Robbers on High Street
Tree City

New Line

op music never really gets beyond precedence. Typically, new bands are squinted at through the same scopes: who did this first, how are they altering that sound, and does it work as well (or at least well). In this way, popular art forms have a way of fish-bowling themselves, and seemingly living in a much smaller environment than they might otherwise inhabit. Thus, a swarming global hive of sounds and sights becomes genre-fied, and it’s all so much easier for Soulseek scanners to reach out and grab what they want, or what they think they might like because Jimmy from the Post-Punk chatroom says it sounds like Interpol. As always, it’s a double-edged sword, and sadly, Robbers on High Street exist on the side without a chance of cutting you or leaving the shallowest mark.

The fact is I don’t have anything against the Robbers on High Street. I’ve stomached their pre-fab American-NME style bollocks. I’ve read the previews and raves from fans and fanzines alike, and come out relatively unscathed. I know they’re from NYC. I wish I could critique them for something other than their obvious debt to Spoon. Sadly, that’s the most distinguished characteristic behind the studied, boardroom-designed pop of Robbers on High Street.

I don’t intend this as an open note to Britt Daniel, but kiddo, if you need a witness, I’m your huckleberry. The Robbers on High Street have been digging through your trash; you should really be far more careful in the future. They’ve mirrored your cheeky, gleam-eyed delivery. They’ve mastered your band’s carefully repetitive organ lines. Their clean gutter expressions are your own, in a sick, sister-fucking way. They know your heroes and your demons, and they’ve summoned them all to the vinyl.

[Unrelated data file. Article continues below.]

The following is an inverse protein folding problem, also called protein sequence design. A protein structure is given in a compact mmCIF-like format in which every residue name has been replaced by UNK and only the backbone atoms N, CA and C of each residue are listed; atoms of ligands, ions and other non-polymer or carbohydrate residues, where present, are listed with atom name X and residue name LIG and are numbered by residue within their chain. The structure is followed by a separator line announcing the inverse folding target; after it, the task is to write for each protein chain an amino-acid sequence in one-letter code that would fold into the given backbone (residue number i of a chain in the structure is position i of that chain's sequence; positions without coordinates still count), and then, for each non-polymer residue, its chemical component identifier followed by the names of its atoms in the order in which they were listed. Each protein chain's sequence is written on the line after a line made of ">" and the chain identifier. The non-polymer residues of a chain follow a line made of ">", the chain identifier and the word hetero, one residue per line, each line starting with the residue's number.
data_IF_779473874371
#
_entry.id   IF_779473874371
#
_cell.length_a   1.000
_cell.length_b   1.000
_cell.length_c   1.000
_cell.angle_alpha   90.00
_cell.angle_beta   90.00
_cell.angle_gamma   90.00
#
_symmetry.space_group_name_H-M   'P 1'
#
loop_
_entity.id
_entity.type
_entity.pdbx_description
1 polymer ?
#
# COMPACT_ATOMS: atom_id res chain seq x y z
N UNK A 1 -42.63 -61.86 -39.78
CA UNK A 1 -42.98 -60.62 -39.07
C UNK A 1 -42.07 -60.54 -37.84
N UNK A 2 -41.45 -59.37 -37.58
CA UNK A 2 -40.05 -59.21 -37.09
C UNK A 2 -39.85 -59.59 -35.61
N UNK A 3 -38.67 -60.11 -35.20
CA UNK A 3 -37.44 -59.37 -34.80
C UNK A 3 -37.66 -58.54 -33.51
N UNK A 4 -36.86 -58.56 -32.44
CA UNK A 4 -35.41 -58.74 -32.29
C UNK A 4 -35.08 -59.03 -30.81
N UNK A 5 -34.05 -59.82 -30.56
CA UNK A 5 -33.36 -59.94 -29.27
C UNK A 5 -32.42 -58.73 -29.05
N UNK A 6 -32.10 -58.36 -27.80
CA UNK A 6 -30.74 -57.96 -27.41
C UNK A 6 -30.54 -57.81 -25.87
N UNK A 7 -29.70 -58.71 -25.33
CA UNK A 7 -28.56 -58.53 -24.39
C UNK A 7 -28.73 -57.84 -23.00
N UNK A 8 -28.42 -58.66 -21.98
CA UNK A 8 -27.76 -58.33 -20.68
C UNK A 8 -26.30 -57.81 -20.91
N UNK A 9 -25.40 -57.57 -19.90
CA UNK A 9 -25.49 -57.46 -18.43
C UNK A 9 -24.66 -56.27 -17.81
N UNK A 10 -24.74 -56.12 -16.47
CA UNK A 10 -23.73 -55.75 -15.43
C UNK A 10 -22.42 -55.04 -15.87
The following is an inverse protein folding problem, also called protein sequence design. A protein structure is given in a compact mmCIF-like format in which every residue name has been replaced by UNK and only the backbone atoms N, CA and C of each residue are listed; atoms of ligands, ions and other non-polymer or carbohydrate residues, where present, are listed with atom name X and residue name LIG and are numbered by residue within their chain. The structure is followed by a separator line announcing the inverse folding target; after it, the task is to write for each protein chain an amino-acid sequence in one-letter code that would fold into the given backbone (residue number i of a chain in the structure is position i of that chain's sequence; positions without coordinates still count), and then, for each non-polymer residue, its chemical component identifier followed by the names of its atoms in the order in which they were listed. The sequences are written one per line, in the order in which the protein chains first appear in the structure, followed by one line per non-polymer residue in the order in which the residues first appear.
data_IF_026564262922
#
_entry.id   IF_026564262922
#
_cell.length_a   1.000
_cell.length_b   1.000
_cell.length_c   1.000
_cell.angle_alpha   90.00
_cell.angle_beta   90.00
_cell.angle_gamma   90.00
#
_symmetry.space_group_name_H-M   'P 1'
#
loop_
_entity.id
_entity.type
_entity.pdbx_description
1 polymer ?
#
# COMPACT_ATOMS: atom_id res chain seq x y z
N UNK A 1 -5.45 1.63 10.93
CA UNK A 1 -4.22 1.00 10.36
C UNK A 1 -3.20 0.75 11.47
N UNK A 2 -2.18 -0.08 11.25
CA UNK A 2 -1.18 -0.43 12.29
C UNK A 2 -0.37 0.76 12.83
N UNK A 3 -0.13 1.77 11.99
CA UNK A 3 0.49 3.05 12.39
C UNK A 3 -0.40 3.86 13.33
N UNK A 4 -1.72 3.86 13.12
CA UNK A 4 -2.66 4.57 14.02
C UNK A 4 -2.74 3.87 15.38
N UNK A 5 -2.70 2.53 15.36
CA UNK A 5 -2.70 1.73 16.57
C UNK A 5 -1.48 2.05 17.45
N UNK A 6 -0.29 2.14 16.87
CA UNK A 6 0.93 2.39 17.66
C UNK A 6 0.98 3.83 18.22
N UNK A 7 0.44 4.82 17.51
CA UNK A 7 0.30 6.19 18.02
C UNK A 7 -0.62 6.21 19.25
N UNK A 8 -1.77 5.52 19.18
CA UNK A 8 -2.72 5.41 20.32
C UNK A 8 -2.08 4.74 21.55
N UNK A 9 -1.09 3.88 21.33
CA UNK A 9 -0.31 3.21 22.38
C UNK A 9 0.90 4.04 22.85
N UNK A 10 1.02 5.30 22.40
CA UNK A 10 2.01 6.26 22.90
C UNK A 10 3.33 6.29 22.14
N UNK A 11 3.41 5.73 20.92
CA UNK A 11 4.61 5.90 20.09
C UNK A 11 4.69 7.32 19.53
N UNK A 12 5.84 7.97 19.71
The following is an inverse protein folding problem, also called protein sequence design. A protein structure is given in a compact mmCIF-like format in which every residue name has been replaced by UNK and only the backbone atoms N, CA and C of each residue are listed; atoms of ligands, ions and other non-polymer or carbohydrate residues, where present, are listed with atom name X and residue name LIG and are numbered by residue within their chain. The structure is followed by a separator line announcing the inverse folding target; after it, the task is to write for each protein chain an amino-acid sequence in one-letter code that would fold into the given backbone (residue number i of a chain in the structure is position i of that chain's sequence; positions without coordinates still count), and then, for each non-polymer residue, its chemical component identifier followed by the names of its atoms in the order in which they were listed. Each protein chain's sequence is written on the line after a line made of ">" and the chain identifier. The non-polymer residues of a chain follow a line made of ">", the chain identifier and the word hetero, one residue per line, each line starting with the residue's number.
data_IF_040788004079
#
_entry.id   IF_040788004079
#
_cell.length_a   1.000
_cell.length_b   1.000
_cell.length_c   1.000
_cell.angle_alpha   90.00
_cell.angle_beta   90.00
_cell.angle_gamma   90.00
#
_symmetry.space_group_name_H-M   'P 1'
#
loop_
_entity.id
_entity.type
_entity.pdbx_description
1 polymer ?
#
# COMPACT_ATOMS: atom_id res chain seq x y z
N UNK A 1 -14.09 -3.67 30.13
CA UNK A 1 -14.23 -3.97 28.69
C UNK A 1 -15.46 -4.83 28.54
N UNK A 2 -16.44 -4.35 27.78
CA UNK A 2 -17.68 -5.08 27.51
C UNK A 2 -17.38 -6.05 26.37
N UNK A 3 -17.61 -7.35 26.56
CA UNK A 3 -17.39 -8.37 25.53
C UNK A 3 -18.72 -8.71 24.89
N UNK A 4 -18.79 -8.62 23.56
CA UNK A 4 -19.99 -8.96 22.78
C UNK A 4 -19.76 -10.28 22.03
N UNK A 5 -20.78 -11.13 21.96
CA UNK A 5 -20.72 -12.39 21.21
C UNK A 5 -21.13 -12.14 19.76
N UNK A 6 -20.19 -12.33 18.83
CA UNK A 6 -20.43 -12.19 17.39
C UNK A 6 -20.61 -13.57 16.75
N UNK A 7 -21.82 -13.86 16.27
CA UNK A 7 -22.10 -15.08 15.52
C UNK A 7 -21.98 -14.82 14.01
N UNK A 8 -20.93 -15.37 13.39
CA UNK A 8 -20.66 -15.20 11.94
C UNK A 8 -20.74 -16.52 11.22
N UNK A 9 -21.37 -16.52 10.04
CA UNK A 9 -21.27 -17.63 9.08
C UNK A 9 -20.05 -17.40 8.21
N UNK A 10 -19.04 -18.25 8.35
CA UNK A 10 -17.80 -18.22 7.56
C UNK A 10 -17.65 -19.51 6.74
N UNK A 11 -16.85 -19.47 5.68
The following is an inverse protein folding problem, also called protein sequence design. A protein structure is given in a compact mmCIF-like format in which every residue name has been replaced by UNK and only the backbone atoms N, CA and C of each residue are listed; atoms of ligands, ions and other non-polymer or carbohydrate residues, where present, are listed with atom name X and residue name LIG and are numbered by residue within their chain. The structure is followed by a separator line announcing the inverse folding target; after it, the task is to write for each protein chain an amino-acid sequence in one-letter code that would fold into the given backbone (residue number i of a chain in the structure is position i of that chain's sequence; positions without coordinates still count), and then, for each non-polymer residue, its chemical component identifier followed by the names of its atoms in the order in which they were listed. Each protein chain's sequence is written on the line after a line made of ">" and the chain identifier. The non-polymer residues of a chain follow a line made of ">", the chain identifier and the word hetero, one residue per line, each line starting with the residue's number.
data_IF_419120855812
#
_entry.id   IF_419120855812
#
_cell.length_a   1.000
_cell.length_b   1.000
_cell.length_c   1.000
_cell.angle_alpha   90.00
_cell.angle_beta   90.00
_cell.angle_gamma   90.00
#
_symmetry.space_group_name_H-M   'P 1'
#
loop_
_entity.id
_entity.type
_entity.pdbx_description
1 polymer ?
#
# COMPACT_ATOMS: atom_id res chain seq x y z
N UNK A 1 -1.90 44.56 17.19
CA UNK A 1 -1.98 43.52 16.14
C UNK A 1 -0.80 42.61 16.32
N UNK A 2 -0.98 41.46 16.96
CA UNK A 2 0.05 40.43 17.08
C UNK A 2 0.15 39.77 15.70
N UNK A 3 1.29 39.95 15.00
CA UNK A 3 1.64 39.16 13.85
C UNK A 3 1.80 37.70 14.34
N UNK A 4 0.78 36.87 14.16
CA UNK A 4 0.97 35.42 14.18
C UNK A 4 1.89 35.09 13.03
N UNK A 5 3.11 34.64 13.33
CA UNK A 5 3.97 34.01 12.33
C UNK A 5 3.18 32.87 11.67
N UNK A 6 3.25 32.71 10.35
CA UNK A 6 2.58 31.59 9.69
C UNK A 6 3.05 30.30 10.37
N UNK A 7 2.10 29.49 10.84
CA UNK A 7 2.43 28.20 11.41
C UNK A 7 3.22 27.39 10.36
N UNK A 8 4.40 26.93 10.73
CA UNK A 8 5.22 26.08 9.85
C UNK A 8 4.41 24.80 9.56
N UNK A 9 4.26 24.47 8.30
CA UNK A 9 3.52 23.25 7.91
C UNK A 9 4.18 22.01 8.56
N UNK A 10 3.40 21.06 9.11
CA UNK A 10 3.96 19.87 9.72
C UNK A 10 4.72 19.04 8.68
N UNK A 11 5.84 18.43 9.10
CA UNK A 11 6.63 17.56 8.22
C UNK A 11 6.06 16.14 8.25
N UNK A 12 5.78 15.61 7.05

Let’s look at “Love Underground.” After the opening charge of the guitar, lead singer Ben Trokan unleashes his pre-trademarked urban drawl. Problems begin. Perhaps we can forgive the open copping of one aspect of a popular band’s sound, but every element of this song stinks of compliment and worship, more desirous of opening-band status than ever leaving a single wisped smoke trail of their own, from its stabbed-flank guitar to its beer-throated delivery. When follower “Dig the Lightning” begins, things move from bad to worse. The imitative piano leads the track’s juggled drum fills, and for just an instant, it’s the same song as “Love Underground.” Until, of course, you realize that their feigned Austin sound is even more stiffly costumed.

At album’s end, I’m cursing myself for perseverance. I understand the absurdity of spending this entire review belaboring their tried-and-true allegiance. Half of me wishes to admire them for such a composed ode to one of indie music’s favorite Elvis Costello impersonators. Christ, there are even a few compelling songs here, like the convoluted concrete love of “Descender” or the halogen-lit stroll of “The Price and Style.”

Unfortunately, Robbers on High Street don’t sound like Spoon like Spoon sounds like EC; they sound like they either share blood or a thin-walled apartment. Either they’re listening through the keyholes or Trokan and Daniel split a womb. At the end of the day, however, Spoon came first, and slight alterations on their limited legacy are fine. Carbon-copied thievery on the other hand is just oh-so uninteresting. So, yeah, maybe I do have something against Robbers on High Street. . .

Reviewed by: Derek Miller

Reviewed on: 2005-03-07

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Log In to Post Comments
Posted 03/07/2005 - 07:26:32 AM by Damn-Iron:
 Limited legacy???
Posted 03/07/2005 - 02:33:51 PM by ryandfl:
 Here's my question: What does it mean for a song to be characterized as a "halogen-lit stroll"?
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